Interlude hits half way through the track list, another catchy trap tune that showcases Yachty’s mumble approach to his verses. It’s an interlude, as the name suggests, so it’s only just over a minute long, but it really feels as if it was a half-baked song that someone couldn’t be fucked finishing, so they made it an interlude track. It should be longer.
Up Next 2 is one of my favourite tracks on the album. It has a sweet synth melody on the intro as Yachty rattles on about some shit I can’t understand. He mumbles a lot. I feel as if I need to use the trap lingo if I really want to get my point across about Up Next 2, and I want to refrain from using the word banger. But god damn, this is a fucking banger. Lil Yachty’s verse is straight fire. Just look:
“Boat boy just copped him some diamonds
She gon’ suck my dick cause she like how I’m rhyming
It’s all about timing
Got 22 bitches on standby they fuck when I say so
Can’t talk ’til my case close
I’m hot like a pepper, don’t ash in my whip
Bitch, it’s basketball leather
Which nigga you rather it better be me
Maison Margiela just for my black tee
Can’t fuck with these niggas and all they rap beef
Got a Tec for a hundred, I’m feeling like money
My mouth looking sunny
These niggas look funny, so I keep the chop
I’m new and these niggas hopin’ that I flop
I’mma flop in that pussy
It better be gushy, it better be hairless
Me and K Preme beat your ass with our bare fist
When I get on I’mma fuck me a Heirness”
It’s no Kendrick, but it’s probably Yachty’s best verse on the entire album.
I can’t talk about this album without mentioning One Night. It was in my top 5 most listened songs of 2017 and I dabbed to it on my mate’s shoulders at Yachty’s set at Splendour last year. Just saying that took some guts. It’s the song that put Yachty on the map and perfectly showcases what Yachty is all about. It has a cute synth melody that carries through the song as Yachty mumbles his hook, “I know you want this for life. Taking pictures with all my ice. But I can’t have no wife. I just want you for the night.” It makes no sense, logically, but it’s catchy as hell. Yachty’s autotuned vocals drift in and out behind the verses adding to the childlike charm. It’s a laidback banger and still makes me groove.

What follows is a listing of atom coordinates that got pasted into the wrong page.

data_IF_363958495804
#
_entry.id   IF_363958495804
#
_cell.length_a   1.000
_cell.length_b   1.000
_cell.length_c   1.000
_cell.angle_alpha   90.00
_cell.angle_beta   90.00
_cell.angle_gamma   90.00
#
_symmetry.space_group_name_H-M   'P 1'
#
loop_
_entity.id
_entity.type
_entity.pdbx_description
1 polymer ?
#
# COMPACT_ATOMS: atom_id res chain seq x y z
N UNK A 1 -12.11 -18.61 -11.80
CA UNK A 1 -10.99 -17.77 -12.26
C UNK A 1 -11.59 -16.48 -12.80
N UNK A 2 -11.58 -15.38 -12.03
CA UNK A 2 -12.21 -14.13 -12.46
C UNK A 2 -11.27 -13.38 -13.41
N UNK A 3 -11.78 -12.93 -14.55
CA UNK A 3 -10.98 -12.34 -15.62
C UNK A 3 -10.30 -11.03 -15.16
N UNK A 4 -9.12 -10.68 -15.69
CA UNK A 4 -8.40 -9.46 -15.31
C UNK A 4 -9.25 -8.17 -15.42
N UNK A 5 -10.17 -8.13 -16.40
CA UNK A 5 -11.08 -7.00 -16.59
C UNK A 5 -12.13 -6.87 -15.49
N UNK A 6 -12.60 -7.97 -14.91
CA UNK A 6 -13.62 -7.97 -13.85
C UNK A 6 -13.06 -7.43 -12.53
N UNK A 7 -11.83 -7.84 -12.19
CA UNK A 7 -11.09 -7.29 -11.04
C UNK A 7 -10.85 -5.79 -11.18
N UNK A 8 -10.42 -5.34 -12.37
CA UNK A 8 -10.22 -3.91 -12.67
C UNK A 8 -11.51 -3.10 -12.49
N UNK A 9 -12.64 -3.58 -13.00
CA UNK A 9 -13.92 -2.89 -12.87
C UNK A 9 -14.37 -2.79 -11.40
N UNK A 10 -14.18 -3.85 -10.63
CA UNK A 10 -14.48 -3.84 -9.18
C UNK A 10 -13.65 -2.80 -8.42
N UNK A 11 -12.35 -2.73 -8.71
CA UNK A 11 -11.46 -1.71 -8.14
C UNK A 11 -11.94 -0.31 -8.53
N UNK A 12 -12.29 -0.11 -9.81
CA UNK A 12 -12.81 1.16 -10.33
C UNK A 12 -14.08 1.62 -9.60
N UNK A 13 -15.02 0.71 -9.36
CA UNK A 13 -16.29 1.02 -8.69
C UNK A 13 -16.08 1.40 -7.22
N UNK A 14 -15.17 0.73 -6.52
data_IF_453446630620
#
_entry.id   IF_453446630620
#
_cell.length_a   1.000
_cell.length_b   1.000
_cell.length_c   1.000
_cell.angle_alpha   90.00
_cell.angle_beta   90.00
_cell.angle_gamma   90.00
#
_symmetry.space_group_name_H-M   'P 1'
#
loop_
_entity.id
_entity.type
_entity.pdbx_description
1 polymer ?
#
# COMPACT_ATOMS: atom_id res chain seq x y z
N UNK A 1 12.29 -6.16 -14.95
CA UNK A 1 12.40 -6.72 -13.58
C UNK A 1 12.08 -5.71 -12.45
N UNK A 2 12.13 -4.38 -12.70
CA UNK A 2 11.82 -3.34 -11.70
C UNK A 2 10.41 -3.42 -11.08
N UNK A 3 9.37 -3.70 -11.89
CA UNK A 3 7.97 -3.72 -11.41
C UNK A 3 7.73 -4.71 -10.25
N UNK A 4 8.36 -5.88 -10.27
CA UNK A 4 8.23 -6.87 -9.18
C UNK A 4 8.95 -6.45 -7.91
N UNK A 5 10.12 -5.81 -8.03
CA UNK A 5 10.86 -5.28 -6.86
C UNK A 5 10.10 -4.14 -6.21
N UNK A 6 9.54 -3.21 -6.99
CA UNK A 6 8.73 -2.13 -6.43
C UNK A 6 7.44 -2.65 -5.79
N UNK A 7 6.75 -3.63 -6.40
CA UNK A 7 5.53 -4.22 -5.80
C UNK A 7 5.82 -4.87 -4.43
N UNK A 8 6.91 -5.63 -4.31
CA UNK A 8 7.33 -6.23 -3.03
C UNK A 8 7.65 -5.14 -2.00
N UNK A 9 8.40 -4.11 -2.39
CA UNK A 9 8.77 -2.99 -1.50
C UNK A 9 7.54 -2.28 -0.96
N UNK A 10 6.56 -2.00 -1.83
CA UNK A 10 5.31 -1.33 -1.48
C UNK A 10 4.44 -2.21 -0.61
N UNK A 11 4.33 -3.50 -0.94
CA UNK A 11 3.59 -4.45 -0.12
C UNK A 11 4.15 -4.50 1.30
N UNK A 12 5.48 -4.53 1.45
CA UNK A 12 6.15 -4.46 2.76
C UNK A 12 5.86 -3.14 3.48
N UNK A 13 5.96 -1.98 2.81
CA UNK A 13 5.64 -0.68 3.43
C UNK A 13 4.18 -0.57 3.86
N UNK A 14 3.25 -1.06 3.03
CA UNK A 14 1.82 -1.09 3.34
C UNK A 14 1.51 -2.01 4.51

I’m Sorry and We Did it close the album. They aren’t standout tracks to be honest. I’m Sorry has a darker flare to it that doesn’t quite fit the aesthetic of the album and it transitions to We Did It which sounds like I’m trapped in a Super Mario fever dream. Or as Yachty calls it, ‘bubble-gum trap.’
This album deserved attention, Yachty broke through the norm of the genre with something abstract and fun and it’s well produced considering most trap artists these days start with shit recordings on Soundcloud ala XXXTentacion.
Lil Yachty has charm, the main factor that sets him apart from his peers. In a genre filled with copy cats and the same god damn back beat, Yachty was able to flip that on its head. Not the beat though, that shit stays the same. It’s almost as if he takes the piss out of the genre with his happy-go-lucky melodies and heavy reliance on auto-tune. But I don’t think that’s his motive. Lil Boat is an album for all those kids who grew up watching Rugrats and playing Nintendo, who still hold a little bit of childlike whimsy in their heart as adults. I’m not saying I have childlike whimsy, but I did watch a lot of Rugrats as a kid.
Lil Boat was worth the hype.
Teenage Emotions on the other hand, not so much.
After the Hype is a weekly series where I listen to an album after the hype dies down and give my general thoughts, sometimes a little whinge. It’s ok to disagree.